Meet our new fireplace.
It’s a perfect example of how less can be more. Can’t recall what’s missing? Hint: It’s shiny. It’s gold.
Our gold fireplace surround and glass doors looked out of place against the flagstone wall, and we’ve been thinking a lot about our options.
We received concessions at closing to take care of chimney damage, and deeply regret not making those improvements immediately as it’s the coldest winter we can remember. The main holdup in planning repairs related to whether we should keep it wood-burning, or convert it to gas. [At the time of publishing] we’re not 100% decided on this yet, though we agree that having a high-efficiency woodburning insert would be great considering we have a nearly infinite supply of wood from our own property. (Editor’s Update: After living with it as shown for several years, we finally upgraded to a gas fireplace.)
In removing the insert, I was actually setting out to paint the gold. I even bought two cans of high-heat black matte spray paint to make due until we’re ready to make a more permanent upgrade. It wasn’t until I had the gold surround off that I realized our new, fully revealed fireplace looked totally kick ass. I could never put it back on now, even if it is painted black.
How to Unclip a Fireplace Cover
Removing a fireplace cover like ours was easier than I expected. Ours was attached from within using a series of 4 clamps (one in each corner). There were no unsightly screw holes, and also, no damage to the stone whatsoever. Who knew? Not me. Obviously, or else I might have taken this gold feature to the curb long ago.
We haven’t spent any time using the fireplace, aside from making sure the doors open and close. In fact, it was loaded with spiderwebs and pieces of insulation. So, as you can imagine, it was a joyous adventure in dodging wispy webs.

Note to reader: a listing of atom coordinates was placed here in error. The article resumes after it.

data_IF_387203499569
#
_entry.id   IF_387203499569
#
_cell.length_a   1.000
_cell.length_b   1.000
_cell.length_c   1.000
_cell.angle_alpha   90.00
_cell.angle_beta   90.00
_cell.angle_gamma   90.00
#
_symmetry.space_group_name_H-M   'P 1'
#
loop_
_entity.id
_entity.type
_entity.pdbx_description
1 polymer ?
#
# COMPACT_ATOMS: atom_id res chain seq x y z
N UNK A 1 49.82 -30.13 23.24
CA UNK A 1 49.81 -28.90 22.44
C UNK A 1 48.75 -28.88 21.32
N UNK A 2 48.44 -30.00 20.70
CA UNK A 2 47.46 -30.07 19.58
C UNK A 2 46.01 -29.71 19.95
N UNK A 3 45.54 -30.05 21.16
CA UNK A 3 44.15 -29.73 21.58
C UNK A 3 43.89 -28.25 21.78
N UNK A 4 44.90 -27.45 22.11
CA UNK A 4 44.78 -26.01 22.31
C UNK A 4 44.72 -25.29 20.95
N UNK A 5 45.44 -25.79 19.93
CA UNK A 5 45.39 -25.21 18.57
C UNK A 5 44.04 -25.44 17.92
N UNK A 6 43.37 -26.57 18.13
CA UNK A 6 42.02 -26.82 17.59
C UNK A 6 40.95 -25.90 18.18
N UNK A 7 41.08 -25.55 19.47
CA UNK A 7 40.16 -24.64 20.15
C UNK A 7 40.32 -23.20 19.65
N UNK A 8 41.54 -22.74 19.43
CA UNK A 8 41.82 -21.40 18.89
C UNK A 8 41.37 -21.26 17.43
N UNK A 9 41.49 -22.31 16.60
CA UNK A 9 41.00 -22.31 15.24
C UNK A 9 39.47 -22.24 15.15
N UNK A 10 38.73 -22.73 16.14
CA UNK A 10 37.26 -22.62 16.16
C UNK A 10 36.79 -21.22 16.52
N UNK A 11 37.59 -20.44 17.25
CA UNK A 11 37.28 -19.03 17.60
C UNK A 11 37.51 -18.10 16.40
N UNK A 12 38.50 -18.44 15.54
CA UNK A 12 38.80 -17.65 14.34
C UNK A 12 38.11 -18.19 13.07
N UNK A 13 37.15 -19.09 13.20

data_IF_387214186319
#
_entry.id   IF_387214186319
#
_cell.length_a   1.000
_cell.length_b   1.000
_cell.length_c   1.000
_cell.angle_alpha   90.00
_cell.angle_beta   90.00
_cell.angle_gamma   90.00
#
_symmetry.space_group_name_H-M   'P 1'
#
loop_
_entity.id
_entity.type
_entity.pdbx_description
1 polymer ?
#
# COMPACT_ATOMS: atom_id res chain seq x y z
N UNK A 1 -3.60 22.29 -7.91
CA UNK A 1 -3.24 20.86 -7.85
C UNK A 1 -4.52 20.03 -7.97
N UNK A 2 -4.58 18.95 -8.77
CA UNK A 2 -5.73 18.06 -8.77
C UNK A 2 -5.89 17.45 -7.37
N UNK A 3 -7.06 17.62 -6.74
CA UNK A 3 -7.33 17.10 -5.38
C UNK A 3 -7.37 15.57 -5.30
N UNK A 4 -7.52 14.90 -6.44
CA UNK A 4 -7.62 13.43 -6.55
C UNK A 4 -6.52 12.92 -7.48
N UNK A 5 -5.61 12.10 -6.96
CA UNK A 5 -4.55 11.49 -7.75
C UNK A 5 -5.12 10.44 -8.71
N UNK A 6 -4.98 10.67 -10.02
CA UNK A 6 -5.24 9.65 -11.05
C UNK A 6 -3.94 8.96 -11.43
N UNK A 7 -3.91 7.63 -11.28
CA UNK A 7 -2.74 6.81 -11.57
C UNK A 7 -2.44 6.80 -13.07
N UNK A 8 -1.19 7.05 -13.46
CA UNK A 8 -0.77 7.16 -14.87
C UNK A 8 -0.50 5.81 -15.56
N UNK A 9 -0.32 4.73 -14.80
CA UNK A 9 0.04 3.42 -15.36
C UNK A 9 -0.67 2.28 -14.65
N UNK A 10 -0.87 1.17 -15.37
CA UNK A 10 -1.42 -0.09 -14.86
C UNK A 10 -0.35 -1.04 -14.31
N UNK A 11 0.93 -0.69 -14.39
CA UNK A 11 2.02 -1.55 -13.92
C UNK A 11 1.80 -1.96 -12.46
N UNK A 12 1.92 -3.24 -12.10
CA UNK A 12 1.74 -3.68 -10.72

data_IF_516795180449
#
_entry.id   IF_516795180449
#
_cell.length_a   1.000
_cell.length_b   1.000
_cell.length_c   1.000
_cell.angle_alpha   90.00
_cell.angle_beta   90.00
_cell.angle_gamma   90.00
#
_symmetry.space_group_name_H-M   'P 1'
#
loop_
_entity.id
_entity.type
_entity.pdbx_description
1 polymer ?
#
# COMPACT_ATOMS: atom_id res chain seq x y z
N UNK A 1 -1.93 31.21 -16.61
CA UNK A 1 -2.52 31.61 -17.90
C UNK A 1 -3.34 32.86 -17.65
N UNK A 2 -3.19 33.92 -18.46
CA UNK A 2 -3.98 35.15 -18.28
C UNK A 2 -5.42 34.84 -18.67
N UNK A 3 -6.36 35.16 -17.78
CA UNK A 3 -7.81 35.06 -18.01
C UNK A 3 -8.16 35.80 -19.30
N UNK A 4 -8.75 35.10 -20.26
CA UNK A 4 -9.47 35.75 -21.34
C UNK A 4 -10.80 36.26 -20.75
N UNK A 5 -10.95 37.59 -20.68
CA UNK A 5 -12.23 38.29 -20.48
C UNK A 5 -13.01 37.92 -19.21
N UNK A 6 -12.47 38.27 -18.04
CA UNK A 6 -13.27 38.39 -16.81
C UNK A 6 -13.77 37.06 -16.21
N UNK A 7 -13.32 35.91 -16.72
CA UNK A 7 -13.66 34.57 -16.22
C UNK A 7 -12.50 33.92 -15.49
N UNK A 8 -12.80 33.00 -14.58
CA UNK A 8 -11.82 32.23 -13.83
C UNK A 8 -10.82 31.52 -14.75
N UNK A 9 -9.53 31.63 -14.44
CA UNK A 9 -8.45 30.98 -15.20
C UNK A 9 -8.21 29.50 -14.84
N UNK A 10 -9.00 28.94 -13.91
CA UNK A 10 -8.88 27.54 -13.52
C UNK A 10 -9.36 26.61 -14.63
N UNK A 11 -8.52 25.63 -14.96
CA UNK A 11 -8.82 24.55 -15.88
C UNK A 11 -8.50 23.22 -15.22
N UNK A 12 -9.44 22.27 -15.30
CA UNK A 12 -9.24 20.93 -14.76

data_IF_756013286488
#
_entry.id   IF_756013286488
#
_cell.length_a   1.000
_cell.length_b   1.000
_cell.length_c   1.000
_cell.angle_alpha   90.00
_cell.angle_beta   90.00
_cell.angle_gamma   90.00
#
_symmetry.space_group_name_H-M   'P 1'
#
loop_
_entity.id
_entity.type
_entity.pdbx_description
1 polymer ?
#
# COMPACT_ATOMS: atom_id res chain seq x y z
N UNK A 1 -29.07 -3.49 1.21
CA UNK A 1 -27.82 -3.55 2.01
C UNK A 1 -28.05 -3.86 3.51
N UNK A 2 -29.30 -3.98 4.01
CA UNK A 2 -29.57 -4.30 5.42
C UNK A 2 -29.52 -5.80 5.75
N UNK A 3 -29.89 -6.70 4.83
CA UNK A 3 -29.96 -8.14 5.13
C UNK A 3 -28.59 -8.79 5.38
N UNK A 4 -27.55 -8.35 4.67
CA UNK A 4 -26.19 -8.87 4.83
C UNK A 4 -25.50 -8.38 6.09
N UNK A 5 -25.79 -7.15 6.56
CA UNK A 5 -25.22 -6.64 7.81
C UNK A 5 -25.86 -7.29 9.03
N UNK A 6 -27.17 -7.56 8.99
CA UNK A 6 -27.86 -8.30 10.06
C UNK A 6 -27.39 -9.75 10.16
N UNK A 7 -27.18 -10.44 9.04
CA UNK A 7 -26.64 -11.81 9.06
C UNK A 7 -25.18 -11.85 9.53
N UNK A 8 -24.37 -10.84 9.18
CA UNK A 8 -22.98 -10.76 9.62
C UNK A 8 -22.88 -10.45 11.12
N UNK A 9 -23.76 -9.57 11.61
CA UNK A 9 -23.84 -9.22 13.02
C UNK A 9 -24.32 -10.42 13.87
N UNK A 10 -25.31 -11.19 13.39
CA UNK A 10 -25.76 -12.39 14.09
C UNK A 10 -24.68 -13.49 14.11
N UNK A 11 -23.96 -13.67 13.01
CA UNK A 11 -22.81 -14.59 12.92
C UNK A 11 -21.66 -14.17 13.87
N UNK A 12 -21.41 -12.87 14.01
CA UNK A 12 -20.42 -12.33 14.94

After the clamps are loosened from within, the fireplace cover will pull right off the wall. It’s like removing the picture frame from a beautiful painting. Just be cautious if you’re doing this at home because it is heavy and you may want an extra hand to prevent any tile/stone/brick scratches.
Clean the Fireplace
The fireplace needed a good cleaning to remove soot, spiderwebs, and other debris.
We scooped out some ash with a shove, then used the Shop Vac to suck up the micro-debris. I even loosened build-up on the iron grill using an old toothbrush.
I sold the shiny gold log holder on the hearth, opting for a midcentury-style instead. The version we “upgraded” to is actually much older, possibly the original set that was used with the house. We found it in the basement, and its clean lines are perfect for (the future display of) fireplace wood. Its cool shape is modern and minimal, so I think we’ll have it for a long time.
(Side note: Little deer friend was sold as an umbrella holder, but we like it as everyday decor. And we even popped a red nose on it around the holidays for Rudolph-effect.)
Now that I look back, the unobstructed stonework feels like the fireplace shown in our virtual tear sheet. Time to start thinking about adding a beautiful wooden mantle.
Staging the fireplace with several white birch logs is all I have in me right now, but I do love its simplicity. We had another large white birch branch go down this winter, so I’ll be able to add a few heavier pieces soon.
How many of you have let your fireplaces go au natural? Any positive or negative experiences with regards to having active fires and only a screen (not glass doors)?